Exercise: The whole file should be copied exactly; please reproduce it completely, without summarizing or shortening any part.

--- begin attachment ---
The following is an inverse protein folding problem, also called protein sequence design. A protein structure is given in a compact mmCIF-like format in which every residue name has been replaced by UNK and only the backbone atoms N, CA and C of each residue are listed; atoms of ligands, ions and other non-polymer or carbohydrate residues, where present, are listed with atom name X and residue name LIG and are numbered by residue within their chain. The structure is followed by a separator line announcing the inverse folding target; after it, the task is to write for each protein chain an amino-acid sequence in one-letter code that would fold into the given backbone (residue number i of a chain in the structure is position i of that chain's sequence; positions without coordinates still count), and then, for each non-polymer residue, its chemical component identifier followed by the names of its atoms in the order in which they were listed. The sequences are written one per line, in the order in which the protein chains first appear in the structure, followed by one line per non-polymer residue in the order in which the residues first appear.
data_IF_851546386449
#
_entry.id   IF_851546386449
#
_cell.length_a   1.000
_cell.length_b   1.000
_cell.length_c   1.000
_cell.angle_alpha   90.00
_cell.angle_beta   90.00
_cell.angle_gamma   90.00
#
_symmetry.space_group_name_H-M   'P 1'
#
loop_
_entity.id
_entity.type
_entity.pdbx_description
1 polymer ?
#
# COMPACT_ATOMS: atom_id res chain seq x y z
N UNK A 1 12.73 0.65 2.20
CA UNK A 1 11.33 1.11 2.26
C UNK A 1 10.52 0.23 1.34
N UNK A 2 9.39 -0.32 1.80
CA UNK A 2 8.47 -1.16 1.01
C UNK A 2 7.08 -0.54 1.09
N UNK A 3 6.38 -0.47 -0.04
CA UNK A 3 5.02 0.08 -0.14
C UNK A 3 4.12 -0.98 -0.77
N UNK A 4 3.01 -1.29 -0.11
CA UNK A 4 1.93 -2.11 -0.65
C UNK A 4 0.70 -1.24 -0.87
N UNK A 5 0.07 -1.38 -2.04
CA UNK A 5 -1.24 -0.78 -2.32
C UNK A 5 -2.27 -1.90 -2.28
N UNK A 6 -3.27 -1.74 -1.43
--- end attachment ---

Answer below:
The following is an inverse protein folding problem, also called protein sequence design. A protein structure is given in a compact mmCIF-like format in which every residue name has been replaced by UNK and only the backbone atoms N, CA and C of each residue are listed; atoms of ligands, ions and other non-polymer or carbohydrate residues, where present, are listed with atom name X and residue name LIG and are numbered by residue within their chain. The structure is followed by a separator line announcing the inverse folding target; after it, the task is to write for each protein chain an amino-acid sequence in one-letter code that would fold into the given backbone (residue number i of a chain in the structure is position i of that chain's sequence; positions without coordinates still count), and then, for each non-polymer residue, its chemical component identifier followed by the names of its atoms in the order in which they were listed. The sequences are written one per line, in the order in which the protein chains first appear in the structure, followed by one line per non-polymer residue in the order in which the residues first appear.
data_IF_851546386449
#
_entry.id   IF_851546386449
#
_cell.length_a   1.000
_cell.length_b   1.000
_cell.length_c   1.000
_cell.angle_alpha   90.00
_cell.angle_beta   90.00
_cell.angle_gamma   90.00
#
_symmetry.space_group_name_H-M   'P 1'
#
loop_
_entity.id
_entity.type
_entity.pdbx_description
1 polymer ?
#
# COMPACT_ATOMS: atom_id res chain seq x y z
N UNK A 1 12.73 0.65 2.20
CA UNK A 1 11.33 1.11 2.26
C UNK A 1 10.52 0.23 1.34
N UNK A 2 9.39 -0.32 1.80
CA UNK A 2 8.47 -1.16 1.01
C UNK A 2 7.08 -0.54 1.09
N UNK A 3 6.38 -0.47 -0.04
CA UNK A 3 5.02 0.08 -0.14
C UNK A 3 4.12 -0.98 -0.77
N UNK A 4 3.01 -1.29 -0.11
CA UNK A 4 1.93 -2.11 -0.65
C UNK A 4 0.70 -1.24 -0.87
N UNK A 5 0.07 -1.38 -2.04
CA UNK A 5 -1.24 -0.78 -2.32
C UNK A 5 -2.27 -1.90 -2.28
N UNK A 6 -3.27 -1.74 -1.43